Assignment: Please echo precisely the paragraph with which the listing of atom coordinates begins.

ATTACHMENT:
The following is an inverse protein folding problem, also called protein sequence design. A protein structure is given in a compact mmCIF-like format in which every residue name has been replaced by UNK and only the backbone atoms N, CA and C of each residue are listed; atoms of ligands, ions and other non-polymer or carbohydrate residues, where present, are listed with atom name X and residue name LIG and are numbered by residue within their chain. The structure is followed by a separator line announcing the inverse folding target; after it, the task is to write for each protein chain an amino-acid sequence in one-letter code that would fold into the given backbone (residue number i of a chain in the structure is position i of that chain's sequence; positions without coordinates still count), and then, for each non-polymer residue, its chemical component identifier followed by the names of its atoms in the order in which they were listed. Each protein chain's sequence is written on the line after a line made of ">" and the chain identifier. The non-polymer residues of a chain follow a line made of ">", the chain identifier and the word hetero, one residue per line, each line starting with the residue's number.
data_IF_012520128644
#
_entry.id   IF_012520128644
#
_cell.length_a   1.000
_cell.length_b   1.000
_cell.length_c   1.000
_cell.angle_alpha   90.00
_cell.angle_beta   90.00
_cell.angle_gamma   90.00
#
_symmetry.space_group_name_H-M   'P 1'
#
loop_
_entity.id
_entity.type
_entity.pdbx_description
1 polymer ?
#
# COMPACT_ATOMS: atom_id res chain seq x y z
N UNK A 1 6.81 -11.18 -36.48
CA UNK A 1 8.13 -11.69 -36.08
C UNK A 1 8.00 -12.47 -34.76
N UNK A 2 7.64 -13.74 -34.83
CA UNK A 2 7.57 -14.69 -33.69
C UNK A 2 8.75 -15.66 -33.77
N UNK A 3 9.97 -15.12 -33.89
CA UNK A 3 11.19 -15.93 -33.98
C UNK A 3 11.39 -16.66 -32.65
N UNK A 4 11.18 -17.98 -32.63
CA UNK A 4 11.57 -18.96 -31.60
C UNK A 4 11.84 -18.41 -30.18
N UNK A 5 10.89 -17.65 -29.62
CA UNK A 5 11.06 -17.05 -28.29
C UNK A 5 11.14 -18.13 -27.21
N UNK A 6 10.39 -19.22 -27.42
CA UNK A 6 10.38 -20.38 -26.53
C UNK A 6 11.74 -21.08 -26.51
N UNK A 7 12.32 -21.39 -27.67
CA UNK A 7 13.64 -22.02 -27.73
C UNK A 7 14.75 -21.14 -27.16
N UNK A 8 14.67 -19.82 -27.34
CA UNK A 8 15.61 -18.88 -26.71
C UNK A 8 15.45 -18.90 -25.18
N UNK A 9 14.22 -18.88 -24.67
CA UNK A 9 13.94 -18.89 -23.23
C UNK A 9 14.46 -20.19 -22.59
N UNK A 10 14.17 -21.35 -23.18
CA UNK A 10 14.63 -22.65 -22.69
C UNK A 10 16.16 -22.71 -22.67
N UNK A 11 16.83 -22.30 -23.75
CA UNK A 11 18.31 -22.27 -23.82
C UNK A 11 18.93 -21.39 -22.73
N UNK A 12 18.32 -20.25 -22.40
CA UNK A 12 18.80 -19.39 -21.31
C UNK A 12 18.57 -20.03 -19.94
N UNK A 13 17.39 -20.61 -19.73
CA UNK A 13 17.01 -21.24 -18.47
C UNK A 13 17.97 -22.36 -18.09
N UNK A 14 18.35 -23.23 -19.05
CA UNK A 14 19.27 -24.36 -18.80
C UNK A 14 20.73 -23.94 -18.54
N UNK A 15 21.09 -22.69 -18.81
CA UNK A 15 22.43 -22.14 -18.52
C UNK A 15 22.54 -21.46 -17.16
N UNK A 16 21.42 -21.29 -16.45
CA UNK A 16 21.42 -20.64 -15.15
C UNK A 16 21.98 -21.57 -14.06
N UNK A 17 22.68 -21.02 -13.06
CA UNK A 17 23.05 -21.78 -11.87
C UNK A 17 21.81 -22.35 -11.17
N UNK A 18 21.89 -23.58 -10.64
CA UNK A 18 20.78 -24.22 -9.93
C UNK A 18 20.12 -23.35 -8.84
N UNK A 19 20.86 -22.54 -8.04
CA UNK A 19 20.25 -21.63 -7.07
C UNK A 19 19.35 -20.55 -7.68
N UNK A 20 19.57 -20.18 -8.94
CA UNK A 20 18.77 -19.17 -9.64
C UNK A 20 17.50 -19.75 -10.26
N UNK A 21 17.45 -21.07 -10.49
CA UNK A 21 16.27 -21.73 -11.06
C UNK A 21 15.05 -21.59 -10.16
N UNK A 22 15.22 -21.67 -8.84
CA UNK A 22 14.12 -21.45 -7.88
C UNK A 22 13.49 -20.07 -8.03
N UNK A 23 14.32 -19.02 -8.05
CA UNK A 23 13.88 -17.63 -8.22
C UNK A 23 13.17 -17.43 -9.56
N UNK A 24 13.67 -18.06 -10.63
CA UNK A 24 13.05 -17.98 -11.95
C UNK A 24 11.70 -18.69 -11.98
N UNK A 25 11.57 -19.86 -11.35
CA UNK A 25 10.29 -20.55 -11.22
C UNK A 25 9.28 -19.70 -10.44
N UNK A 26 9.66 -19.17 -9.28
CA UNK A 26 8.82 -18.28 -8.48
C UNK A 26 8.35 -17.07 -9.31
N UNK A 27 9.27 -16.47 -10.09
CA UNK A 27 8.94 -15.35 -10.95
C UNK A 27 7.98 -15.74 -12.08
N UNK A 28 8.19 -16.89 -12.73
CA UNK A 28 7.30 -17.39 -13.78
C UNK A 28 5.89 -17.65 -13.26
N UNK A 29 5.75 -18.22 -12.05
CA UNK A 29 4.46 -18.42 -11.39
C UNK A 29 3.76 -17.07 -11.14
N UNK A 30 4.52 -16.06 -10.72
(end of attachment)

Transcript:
The following is an inverse protein folding problem, also called protein sequence design. A protein structure is given in a compact mmCIF-like format in which every residue name has been replaced by UNK and only the backbone atoms N, CA and C of each residue are listed; atoms of ligands, ions and other non-polymer or carbohydrate residues, where present, are listed with atom name X and residue name LIG and are numbered by residue within their chain. The structure is followed by a separator line announcing the inverse folding target; after it, the task is to write for each protein chain an amino-acid sequence in one-letter code that would fold into the given backbone (residue number i of a chain in the structure is position i of that chain's sequence; positions without coordinates still count), and then, for each non-polymer residue, its chemical component identifier followed by the names of its atoms in the order in which they were listed. Each protein chain's sequence is written on the line after a line made of ">" and the chain identifier. The non-polymer residues of a chain follow a line made of ">", the chain identifier and the word hetero, one residue per line, each line starting with the residue's number.